When John Jenkins arrived in Chicago for his second stint with the Bears, he sought out trainer Will Rogers.
Rogers is in his ninth season as an assistant athletic trainer for the Bears. However, Jenkins' first order of business didn't have anything to do with athletic training. Instead, he wanted to know how Rogers' four-year-old daughter, Charlotte, was doing.
Jenkins played for the Bears in 2017 when Charlotte was diagnosed with leukemia at eight-months-old. The team rallied around Rogers and his wife Kristin, who also works for the Bears as a recruiting and training facilitator.
Charlotte has recovered, but the experience launched a four-year tradition of Bears players visiting the pediatric cancer ward at Lurie Children's Hospital in Chicago. Players such as Mitchell Trubisky, Cody Whitehair, Pat O'Donnell and Patrick Scales have made the visit every year.
"It's been such an incredible experience," said Rogers, "not only for these kids, which is the most important thing, but also for the Bears players that are able to take part in it. Every year, they come back and say, 'oh my gosh, these stories.' The big thing that it all comes back to is it gives perspective."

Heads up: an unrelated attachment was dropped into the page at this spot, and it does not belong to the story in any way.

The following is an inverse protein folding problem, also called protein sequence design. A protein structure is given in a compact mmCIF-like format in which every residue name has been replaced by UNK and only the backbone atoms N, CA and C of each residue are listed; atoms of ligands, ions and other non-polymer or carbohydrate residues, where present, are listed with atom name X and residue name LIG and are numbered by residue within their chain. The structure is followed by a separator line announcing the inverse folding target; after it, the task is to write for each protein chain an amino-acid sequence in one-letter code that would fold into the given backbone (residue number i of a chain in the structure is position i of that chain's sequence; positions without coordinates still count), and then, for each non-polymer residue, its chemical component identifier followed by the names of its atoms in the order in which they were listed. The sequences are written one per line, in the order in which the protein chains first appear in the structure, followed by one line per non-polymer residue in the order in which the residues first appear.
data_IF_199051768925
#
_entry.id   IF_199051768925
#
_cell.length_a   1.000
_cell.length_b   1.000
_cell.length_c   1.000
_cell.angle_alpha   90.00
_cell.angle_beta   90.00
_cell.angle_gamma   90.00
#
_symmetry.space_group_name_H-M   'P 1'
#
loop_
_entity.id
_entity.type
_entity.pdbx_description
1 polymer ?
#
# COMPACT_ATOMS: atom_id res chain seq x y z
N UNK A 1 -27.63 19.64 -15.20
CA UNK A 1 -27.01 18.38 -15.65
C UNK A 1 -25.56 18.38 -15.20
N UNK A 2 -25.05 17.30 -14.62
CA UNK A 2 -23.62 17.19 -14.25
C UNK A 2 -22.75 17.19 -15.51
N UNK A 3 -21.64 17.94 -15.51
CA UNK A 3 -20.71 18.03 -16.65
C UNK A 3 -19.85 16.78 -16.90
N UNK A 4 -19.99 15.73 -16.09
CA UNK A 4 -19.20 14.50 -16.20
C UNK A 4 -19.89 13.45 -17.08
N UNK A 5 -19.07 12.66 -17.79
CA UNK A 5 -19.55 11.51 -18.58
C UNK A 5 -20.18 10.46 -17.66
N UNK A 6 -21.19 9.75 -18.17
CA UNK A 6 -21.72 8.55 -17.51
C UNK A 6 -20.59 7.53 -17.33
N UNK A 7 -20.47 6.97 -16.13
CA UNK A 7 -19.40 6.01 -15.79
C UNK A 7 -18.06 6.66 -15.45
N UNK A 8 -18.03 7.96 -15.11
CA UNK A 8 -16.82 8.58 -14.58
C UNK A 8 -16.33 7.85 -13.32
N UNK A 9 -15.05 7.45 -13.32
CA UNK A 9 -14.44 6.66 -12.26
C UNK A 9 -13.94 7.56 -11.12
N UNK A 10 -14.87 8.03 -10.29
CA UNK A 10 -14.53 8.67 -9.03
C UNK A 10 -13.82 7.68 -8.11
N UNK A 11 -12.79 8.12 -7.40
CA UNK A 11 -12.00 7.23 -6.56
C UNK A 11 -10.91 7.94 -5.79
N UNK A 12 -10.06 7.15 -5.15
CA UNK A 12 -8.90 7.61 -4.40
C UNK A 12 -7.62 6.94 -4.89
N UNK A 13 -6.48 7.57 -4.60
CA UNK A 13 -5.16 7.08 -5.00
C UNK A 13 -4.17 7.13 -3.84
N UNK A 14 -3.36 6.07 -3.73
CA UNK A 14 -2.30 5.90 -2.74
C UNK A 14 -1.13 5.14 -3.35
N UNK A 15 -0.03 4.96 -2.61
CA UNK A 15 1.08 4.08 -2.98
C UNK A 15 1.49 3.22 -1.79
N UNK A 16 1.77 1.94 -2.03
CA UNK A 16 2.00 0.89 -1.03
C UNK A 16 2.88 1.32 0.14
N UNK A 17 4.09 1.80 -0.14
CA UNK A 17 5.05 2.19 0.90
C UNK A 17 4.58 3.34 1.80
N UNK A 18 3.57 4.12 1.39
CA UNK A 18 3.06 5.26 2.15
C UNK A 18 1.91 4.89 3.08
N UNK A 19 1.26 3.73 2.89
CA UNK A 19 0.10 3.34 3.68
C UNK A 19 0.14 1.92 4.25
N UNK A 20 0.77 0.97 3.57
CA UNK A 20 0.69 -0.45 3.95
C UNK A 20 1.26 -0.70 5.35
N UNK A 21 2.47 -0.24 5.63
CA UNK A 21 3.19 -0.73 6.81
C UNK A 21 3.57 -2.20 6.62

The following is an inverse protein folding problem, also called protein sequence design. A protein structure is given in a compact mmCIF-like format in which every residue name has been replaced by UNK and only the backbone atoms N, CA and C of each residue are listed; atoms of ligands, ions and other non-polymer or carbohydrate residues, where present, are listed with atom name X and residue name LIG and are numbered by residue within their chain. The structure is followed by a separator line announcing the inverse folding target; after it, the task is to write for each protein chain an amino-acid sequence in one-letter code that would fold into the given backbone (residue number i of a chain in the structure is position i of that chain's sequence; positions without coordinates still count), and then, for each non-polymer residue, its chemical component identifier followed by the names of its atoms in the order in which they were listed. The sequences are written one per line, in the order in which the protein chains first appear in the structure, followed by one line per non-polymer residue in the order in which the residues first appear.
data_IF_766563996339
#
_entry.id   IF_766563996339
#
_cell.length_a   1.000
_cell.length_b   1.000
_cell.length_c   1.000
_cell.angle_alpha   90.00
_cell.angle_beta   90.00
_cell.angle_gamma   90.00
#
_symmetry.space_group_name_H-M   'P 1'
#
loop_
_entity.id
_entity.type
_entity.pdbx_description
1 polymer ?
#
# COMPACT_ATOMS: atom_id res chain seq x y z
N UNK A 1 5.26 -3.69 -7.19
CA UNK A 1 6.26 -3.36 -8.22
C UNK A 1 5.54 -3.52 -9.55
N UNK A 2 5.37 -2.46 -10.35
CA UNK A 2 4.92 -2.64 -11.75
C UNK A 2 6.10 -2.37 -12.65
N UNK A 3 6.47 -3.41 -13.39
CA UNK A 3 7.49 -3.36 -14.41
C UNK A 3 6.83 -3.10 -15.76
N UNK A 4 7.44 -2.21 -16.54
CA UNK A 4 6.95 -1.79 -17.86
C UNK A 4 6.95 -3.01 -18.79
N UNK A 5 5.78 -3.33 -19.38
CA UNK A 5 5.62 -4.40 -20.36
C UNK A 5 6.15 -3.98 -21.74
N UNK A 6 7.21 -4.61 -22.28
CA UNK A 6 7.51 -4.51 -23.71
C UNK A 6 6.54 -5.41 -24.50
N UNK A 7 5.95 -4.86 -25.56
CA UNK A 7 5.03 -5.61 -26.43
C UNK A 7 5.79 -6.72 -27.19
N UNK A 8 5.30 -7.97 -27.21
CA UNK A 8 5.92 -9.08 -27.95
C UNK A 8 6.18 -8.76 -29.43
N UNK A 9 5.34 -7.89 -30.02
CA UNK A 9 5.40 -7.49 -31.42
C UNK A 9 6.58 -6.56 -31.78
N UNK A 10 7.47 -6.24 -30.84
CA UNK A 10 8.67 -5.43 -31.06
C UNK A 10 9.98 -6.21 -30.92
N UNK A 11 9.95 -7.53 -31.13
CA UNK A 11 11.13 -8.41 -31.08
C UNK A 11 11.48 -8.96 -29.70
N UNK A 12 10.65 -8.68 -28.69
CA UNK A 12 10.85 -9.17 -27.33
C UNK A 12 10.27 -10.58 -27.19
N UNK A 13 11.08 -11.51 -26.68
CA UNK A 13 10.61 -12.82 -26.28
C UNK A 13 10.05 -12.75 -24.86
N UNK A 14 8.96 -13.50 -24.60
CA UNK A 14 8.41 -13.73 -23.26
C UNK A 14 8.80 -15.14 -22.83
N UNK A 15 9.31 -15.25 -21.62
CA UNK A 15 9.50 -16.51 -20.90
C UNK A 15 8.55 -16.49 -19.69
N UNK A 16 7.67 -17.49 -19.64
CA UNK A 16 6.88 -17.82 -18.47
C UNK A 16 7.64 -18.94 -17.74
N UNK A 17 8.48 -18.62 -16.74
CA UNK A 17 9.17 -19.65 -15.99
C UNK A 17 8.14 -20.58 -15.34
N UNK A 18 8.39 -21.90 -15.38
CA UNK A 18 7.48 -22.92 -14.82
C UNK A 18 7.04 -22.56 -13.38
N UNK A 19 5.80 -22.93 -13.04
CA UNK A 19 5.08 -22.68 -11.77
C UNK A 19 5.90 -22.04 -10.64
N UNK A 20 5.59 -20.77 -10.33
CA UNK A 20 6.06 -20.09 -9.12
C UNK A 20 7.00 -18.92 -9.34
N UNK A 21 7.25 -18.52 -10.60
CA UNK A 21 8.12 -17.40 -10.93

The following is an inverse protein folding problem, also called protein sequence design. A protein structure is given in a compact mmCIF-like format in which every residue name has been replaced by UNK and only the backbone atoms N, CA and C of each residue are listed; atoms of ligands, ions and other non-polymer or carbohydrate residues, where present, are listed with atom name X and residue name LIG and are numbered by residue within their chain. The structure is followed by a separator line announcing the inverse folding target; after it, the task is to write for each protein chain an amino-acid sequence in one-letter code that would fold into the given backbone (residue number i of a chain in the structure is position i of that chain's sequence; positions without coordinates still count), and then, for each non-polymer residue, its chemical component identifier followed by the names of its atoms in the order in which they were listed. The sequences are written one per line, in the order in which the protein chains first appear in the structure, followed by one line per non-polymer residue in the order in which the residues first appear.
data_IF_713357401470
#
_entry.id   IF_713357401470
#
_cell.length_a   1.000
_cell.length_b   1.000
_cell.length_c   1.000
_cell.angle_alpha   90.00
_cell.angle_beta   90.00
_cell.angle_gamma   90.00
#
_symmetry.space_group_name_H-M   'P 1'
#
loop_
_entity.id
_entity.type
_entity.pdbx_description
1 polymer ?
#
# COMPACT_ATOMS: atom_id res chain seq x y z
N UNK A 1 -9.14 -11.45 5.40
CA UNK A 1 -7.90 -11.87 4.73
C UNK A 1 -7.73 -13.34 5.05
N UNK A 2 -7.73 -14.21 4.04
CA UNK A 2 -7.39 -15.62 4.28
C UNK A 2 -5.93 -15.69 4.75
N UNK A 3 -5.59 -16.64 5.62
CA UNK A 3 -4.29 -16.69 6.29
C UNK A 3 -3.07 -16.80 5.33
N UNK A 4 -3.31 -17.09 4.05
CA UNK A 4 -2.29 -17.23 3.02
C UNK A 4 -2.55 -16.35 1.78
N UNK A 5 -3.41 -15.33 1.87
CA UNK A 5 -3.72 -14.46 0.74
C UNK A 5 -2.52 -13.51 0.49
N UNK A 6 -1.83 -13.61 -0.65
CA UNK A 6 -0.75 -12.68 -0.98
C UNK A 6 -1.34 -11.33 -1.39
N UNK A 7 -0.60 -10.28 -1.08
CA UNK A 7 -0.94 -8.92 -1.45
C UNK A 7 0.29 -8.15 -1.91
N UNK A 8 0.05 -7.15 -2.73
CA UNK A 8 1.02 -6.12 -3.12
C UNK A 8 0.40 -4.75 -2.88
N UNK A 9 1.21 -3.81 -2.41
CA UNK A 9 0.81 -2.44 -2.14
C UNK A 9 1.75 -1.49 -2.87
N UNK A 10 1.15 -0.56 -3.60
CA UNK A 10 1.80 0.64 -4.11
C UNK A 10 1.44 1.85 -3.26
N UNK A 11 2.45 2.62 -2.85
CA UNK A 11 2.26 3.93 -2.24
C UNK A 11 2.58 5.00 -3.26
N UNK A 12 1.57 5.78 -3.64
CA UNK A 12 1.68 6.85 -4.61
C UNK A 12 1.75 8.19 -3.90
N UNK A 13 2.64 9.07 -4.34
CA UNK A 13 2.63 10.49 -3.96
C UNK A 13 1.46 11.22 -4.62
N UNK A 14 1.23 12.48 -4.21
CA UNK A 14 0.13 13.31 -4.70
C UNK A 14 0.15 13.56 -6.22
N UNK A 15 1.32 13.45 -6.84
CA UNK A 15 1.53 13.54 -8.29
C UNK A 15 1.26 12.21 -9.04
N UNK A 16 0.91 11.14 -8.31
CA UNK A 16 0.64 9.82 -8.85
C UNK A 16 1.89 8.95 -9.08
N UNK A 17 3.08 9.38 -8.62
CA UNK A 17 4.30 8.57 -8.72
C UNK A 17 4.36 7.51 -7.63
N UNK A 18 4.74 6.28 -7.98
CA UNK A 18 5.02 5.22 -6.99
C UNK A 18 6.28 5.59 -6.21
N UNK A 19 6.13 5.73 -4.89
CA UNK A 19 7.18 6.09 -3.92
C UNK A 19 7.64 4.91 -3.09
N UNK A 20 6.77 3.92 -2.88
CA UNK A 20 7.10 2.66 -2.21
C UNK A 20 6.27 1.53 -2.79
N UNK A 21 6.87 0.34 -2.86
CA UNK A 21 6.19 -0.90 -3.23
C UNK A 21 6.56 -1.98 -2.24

As one of the few players who remembered Charlotte's diagnosis, Jenkins wanted to know if the hospital visit was still on. However, in light of the COVID-19 pandemic, the regular event would have to change.
Rogers researched how college programs had done virtual visits. He asked players on the team to record trivia questions for a game that children could play. They also scheduled time during the first Tuesday of December for dozens of Bears players to meet virtually with young patients.
The change to a virtual setting also allowed for coach Matt Nagy to participate in this year's visit. In connecting via video conference, Nagy was able to take a few minutes to talk with patients.
"Probably the biggest thing I took from it for them was who they are and how happy they were," said Nagy. "Then again, for me, too, and for all of us, is to be thankful for what we have and understand that there are a lot of people going through different things in life and that we gotta keep things in perspective."
Rogers was touched by Nagy's decision to join in this season.
"For him to do that speaks volumes about him and his character and his willingness to take part," said Rogers.